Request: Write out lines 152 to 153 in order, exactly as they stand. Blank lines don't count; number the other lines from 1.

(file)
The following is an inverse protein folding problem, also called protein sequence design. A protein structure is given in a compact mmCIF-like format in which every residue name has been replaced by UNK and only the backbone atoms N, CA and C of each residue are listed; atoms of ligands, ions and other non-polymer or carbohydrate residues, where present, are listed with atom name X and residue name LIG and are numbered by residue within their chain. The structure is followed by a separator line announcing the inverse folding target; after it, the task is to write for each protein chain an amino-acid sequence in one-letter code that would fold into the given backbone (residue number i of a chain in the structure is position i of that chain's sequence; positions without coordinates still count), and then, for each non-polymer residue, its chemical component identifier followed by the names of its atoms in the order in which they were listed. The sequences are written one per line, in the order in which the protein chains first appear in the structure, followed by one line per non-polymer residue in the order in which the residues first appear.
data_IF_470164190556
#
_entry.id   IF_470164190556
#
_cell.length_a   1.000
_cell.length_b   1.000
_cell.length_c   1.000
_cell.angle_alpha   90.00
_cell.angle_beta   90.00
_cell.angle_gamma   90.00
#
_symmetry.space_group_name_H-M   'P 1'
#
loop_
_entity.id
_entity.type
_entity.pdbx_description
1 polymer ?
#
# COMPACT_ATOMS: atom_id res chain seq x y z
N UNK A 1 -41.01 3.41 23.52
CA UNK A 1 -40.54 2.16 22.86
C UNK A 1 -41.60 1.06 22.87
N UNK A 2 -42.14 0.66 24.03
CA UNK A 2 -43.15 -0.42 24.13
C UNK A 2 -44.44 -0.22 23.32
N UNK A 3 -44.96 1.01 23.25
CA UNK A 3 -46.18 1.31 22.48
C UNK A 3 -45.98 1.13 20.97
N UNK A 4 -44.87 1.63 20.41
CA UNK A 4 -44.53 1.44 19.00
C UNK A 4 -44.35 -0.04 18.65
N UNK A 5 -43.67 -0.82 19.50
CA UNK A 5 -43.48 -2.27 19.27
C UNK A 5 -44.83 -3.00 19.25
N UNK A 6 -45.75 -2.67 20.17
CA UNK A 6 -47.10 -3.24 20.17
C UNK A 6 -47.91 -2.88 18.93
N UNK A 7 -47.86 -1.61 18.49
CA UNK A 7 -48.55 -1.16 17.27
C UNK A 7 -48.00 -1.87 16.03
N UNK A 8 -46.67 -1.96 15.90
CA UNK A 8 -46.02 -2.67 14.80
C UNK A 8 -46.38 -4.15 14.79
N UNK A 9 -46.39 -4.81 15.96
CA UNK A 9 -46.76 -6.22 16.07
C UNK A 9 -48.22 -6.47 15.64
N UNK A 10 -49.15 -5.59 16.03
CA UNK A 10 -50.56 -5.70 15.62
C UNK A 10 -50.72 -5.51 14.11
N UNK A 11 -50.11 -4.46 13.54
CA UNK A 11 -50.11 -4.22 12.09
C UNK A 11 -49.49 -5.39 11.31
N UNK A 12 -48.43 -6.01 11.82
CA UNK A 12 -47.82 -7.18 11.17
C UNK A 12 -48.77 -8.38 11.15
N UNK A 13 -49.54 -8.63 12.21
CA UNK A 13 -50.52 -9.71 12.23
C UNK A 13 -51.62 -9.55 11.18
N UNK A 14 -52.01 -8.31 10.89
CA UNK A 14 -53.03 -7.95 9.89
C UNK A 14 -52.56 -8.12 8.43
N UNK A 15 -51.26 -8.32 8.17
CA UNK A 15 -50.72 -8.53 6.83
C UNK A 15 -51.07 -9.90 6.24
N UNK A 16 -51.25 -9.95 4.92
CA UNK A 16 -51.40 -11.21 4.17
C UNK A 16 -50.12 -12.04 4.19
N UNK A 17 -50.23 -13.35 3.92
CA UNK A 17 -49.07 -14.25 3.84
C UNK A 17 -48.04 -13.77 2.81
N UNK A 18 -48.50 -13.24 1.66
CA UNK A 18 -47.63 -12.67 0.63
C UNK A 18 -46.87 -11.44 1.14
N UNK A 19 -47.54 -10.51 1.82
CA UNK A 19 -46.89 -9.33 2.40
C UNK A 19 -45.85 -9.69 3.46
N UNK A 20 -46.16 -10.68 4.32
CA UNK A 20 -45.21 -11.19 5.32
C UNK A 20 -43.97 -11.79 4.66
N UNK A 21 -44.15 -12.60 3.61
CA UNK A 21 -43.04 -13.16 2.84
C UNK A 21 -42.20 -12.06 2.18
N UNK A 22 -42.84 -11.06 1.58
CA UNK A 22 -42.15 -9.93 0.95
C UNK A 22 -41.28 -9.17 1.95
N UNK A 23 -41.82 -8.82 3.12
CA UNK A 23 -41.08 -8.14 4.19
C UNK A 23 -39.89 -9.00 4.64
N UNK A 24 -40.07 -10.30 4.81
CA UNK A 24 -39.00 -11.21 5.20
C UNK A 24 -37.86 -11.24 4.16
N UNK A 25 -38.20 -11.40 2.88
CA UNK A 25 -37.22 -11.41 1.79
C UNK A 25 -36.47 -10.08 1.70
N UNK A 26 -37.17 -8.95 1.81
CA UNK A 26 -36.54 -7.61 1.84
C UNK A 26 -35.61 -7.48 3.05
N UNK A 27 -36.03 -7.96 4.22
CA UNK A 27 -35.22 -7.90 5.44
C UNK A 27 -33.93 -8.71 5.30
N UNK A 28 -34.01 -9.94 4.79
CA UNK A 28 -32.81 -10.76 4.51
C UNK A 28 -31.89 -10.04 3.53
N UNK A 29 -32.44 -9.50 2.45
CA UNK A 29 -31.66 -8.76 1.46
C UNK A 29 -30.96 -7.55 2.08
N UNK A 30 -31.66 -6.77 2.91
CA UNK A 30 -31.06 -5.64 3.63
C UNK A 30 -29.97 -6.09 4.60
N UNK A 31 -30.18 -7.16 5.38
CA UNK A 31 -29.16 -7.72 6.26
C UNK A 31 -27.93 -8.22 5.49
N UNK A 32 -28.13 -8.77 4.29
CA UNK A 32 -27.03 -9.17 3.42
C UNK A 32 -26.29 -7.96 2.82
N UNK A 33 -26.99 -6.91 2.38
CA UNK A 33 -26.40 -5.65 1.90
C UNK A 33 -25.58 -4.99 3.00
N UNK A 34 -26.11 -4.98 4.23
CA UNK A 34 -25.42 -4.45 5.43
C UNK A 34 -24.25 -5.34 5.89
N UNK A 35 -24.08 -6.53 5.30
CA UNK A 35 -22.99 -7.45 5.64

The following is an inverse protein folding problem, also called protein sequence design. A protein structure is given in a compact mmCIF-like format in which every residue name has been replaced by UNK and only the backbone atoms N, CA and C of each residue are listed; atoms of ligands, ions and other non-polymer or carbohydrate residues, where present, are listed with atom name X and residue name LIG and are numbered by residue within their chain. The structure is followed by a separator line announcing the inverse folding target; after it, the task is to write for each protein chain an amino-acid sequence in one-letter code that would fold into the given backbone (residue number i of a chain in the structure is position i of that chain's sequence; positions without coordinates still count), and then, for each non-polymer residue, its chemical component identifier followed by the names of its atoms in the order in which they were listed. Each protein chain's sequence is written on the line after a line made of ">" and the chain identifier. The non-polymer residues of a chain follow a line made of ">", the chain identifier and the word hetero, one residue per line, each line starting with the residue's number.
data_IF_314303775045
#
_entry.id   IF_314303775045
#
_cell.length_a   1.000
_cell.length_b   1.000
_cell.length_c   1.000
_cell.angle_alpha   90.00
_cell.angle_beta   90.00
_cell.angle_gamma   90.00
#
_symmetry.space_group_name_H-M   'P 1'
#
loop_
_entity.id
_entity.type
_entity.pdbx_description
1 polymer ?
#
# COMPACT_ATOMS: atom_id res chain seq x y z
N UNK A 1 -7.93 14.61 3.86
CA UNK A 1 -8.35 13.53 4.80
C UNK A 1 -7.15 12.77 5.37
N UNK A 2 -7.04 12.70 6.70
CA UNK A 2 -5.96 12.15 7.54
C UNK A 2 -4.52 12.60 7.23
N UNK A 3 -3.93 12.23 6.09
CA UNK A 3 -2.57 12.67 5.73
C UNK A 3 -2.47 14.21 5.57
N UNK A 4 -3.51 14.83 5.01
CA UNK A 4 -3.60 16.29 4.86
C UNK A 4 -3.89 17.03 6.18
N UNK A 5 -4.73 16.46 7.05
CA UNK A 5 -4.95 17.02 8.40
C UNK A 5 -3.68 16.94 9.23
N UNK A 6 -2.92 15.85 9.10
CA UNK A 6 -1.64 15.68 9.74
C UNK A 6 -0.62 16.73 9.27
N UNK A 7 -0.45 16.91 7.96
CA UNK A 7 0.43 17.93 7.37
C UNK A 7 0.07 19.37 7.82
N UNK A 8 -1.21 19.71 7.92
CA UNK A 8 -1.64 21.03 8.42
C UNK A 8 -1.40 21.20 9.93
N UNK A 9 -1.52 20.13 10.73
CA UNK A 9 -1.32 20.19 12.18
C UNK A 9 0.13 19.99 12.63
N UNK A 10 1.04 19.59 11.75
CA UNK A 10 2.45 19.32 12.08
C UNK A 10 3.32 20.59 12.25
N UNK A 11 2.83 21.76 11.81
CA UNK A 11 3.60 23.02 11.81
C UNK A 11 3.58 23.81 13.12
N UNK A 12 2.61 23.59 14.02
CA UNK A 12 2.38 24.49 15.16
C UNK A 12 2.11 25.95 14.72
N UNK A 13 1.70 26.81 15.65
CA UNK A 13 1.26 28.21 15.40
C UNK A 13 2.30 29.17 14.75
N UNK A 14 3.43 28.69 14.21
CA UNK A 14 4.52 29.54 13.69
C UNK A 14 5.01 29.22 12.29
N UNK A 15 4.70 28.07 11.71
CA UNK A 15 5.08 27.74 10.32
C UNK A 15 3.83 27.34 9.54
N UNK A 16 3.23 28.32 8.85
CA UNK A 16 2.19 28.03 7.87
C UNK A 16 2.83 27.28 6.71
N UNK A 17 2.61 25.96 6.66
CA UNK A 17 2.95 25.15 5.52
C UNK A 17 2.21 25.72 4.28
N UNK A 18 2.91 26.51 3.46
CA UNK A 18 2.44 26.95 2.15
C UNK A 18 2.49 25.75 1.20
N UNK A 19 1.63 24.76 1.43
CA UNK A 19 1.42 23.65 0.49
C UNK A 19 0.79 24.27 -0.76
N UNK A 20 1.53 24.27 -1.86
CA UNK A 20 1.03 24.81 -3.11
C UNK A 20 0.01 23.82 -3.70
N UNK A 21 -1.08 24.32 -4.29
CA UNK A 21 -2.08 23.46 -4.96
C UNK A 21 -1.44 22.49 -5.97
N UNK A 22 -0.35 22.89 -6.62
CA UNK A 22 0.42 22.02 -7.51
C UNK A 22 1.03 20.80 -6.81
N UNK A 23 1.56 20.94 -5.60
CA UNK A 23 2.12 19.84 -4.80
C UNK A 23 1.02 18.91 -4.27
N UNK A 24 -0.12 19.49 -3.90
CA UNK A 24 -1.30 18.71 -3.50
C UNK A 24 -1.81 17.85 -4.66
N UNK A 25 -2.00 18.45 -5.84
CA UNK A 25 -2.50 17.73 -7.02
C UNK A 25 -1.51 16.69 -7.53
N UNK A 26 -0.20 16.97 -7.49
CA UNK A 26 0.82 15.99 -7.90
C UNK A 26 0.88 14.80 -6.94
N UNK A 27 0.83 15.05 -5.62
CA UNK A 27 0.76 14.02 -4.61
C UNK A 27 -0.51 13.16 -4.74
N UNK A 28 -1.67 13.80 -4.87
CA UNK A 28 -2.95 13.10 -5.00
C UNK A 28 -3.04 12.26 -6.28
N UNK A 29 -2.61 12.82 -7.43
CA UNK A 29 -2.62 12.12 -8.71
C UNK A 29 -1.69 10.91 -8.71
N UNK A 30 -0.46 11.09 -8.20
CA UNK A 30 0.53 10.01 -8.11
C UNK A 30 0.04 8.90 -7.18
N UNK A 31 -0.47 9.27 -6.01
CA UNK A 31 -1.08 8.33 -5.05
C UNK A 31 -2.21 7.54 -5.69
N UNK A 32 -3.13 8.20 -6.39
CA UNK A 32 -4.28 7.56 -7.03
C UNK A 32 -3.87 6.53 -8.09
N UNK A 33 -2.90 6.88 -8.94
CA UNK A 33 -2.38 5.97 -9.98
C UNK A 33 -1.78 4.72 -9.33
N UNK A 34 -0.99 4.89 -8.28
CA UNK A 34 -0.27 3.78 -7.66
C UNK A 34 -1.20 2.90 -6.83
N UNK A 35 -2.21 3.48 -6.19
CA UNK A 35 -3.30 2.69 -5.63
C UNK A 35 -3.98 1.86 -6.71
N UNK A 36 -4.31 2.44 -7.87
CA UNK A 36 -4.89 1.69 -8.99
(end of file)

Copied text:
C UNK A 2 -4.52 12.60 7.23
N UNK A 3 -3.93 12.23 6.09